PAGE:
This Week in Toronto: Canada Day’s Lineup, a Drive-Through Food Market, an Immersive Van Gogh Exhibit, and More
BizBash's Toronto column from Calvin Barr covers the week's biggest event news.
TORONTO—Welcome to BizBash’s Toronto-based column, where Calvin Barr covers the week’s biggest local news. Got a tip? Get in touch!
In Case You Missed It
Soundstock Inc. hosted an online concert to raise funds for the Black Legal Action Centre, a nonprofit community legal clinic that offers free legal services for low- or no-income black residents, on June 14. Toronto-area hip-hop, R&B, and soul artists Moël, M.I. Blue, Emanuel, Stretch, Nicole Chambers, and Tamir performed.
NKPR hosted a digital fall trends event on June 11. The afternoon featured looks at upcoming fashion trends led by local stylist and writer Jillian Vieira, summer cocktail ideas by NKPR president Natasha Koifman and Eric Hendrikx, and a discussion on the future of retail post-COVID-19 by Bloor-Yorkville executive director Briar de Lange.
After the 15th edition of Fashion Art Toronto was canceled in April, organizers announced that they’re launching a virtual runway series on June 22. Five shows are being produced by designers Mic Carter/L’uomo Strano, Meesh, Padina Bondar, Gorm Garms, and Neoteny Apparel—who are known for works exploring gender non-conformity, human rights, social justice, and sustainability. All presentations will be broadcast via Instagram and available on YouTube.
Coast-to-coast virtual Canada Day activities, including cooking challenges by various Canadian chefs, sports challenges curated by GoodLife Fitness, and online games and trivia, were announced this week. A special presentation hosted by Serena Ryder and Pierre-Yves Lord will feature performances by some of Canada’s most celebrated musicians, including Alanis Morissette, Avril Lavigne, and Sarah McLachlan, followed by a virtual fireworks show. "This year isn't like other years,” said Steven Guilbeault, minister of Canadian Heritage. “But even these challenging times are a good opportunity to think about what it means to be Canadian. I'm inviting you, whoever and wherever you are, to take part in all the great activities we have planned."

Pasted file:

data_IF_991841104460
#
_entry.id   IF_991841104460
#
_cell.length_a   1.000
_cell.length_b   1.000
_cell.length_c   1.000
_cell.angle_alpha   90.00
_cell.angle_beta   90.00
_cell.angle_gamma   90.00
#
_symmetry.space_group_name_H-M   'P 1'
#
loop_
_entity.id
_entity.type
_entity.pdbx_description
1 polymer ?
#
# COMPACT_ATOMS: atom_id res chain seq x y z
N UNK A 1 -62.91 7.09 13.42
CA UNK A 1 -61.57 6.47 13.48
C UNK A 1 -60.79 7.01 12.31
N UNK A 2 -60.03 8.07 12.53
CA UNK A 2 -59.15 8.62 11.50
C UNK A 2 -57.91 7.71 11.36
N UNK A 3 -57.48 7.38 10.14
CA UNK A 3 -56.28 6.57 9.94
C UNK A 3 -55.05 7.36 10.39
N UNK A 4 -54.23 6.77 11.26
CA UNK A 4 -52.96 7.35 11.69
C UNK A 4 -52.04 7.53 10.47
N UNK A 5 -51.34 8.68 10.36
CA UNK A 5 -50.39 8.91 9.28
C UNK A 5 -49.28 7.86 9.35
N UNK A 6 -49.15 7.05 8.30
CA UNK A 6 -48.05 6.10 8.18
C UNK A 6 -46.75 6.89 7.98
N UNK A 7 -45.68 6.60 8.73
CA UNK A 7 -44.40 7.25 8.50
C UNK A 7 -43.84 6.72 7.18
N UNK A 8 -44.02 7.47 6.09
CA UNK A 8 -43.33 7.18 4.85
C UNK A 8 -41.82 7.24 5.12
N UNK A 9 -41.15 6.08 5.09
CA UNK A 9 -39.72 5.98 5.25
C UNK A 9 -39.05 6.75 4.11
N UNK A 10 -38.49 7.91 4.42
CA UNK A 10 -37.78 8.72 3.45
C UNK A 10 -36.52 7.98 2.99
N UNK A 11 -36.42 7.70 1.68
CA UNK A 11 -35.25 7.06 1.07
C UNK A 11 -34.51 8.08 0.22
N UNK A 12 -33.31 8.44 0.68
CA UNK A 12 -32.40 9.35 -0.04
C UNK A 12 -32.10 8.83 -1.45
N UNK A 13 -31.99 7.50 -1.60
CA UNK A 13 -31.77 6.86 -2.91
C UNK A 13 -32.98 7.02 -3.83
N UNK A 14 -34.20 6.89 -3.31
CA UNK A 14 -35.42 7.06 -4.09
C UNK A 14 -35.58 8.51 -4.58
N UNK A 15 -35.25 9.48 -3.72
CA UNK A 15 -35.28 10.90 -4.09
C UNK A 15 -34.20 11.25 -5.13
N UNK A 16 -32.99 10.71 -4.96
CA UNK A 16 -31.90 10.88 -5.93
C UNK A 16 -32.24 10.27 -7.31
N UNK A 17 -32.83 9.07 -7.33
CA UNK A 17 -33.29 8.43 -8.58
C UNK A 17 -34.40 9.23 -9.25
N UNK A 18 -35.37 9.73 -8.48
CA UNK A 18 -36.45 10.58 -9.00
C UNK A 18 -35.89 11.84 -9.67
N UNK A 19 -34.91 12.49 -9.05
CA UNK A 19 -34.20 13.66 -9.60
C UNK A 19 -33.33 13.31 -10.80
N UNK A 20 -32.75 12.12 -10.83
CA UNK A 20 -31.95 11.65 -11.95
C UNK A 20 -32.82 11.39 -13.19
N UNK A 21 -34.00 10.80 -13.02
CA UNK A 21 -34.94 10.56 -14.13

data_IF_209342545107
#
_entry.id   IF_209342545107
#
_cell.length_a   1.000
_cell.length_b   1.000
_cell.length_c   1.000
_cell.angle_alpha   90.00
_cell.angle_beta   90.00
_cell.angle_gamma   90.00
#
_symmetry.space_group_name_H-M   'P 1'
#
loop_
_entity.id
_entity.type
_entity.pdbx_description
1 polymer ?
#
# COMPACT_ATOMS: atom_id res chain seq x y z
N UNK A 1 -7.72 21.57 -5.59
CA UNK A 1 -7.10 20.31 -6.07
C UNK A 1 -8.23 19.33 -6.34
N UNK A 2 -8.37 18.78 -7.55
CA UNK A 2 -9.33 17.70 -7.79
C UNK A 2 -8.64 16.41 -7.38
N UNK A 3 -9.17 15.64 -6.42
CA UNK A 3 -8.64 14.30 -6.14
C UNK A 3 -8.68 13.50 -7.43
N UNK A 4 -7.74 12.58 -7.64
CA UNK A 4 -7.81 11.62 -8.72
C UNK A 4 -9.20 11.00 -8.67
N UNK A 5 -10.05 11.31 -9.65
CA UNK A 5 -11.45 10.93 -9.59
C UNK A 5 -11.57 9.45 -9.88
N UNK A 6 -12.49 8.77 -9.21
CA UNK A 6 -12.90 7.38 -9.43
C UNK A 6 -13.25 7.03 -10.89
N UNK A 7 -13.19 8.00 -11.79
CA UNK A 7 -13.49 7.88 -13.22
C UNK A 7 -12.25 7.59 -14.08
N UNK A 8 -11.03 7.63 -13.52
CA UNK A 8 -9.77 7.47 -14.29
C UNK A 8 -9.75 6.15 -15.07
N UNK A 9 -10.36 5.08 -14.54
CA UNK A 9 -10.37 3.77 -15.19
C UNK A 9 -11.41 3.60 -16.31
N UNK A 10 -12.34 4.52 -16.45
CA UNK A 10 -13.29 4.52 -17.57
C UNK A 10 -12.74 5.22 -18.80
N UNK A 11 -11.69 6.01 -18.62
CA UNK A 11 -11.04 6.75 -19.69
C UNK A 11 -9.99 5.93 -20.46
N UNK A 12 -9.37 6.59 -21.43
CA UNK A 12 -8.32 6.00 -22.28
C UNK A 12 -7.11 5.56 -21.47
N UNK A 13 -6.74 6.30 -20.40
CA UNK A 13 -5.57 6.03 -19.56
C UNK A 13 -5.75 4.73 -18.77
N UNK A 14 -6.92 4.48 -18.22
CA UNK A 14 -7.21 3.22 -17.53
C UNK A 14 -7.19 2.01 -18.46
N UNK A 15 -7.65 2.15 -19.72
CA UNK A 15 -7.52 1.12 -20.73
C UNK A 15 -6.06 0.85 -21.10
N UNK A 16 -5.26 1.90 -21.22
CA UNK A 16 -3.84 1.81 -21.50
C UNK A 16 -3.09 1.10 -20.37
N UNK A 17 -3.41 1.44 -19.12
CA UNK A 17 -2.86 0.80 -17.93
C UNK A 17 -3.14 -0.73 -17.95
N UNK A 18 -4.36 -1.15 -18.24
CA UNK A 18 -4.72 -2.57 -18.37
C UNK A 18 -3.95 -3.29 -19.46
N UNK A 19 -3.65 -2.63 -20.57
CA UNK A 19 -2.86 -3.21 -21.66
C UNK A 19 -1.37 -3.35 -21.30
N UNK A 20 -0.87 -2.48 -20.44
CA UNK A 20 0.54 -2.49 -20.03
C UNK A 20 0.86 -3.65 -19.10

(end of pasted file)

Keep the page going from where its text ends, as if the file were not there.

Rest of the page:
Street Eats Market, a drive-through food festival, is launching at Yorkdale Shopping Centre this weekend. To enhance public safety measures, attendees are asked to place orders online in advance and arrive for contact-less pick up during a designated 15-minute interval. BeaverTails, Choco Churros, Jerk Brothers, Eva's Original Chimneys, Rebozos Taqueria, The Holy Grill, and Meltwich are among the participating eateries, and the event is set to pop up in Newmarket, Oshawa, and Kitchener this summer.
Turn of Events
With areas across Ontario continuing to open up, Toronto restaurants can now apply to CaféTO—a city initiative developed to support physical distancing by expanding patios and venue spaces onto surrounding outdoor areas. If fully approved by the city council on June 22, the program will work directly with Business Improvements Areas and restaurant and bar operators to help them maintain the safety of customers and employees through reopenings.
“We need space like Unit 2 for political events, spaces to fund-raise for activism. We need them for independent voices and to see trans performers, disabled performers, working-class artists, neurodivergent ones; people who I wouldn’t see in a mainstream festival. We need that community relationship with other communities of artists and artist enthusiasts; it’s an important connection. Black Lives Matter Toronto is very much in support of black artists across the city, the country, and the globe, not just during Pride and Luminato.”
—Activist and DJ Syrus Ware, speaking to Yohomo about transitioning the Luminato exhibit Black Summers Night online.
On the Scene
Last weekend, Luminato showed Labyrinth, a two-part short film by R. Murray Schafer that features nearly 1,000 performers.
Tonight marks the opening of the drive-through "Immersive Van Gogh Exhibit" in the historic Toronto Star printing presses venue. Six-hundred-thousand cubic square feet will be utilized for projecting animations of the artist’s most famous works, including The Potato Eaters (1885), Starry Night (1889), Sunflowers (1888), and The Bedroom (1889). The walk-through edition of the event opens on July 1, where it’s booked through to September.
And on June 25, Pride Toronto and The Power Plant Contemporary Art Gallery will present “Creating the Rainbow,” a visual presentation of local queer artists discussing how COVID-19 impacted their craft, and their thoughts on its long-term impact. And on July 9, as part of the Toronto Online Art Fair, the gallery will present "Glimpsing the Future Vol. 2,” featuring local artists describing their studio practice, processes, and artworks in up to 14 images.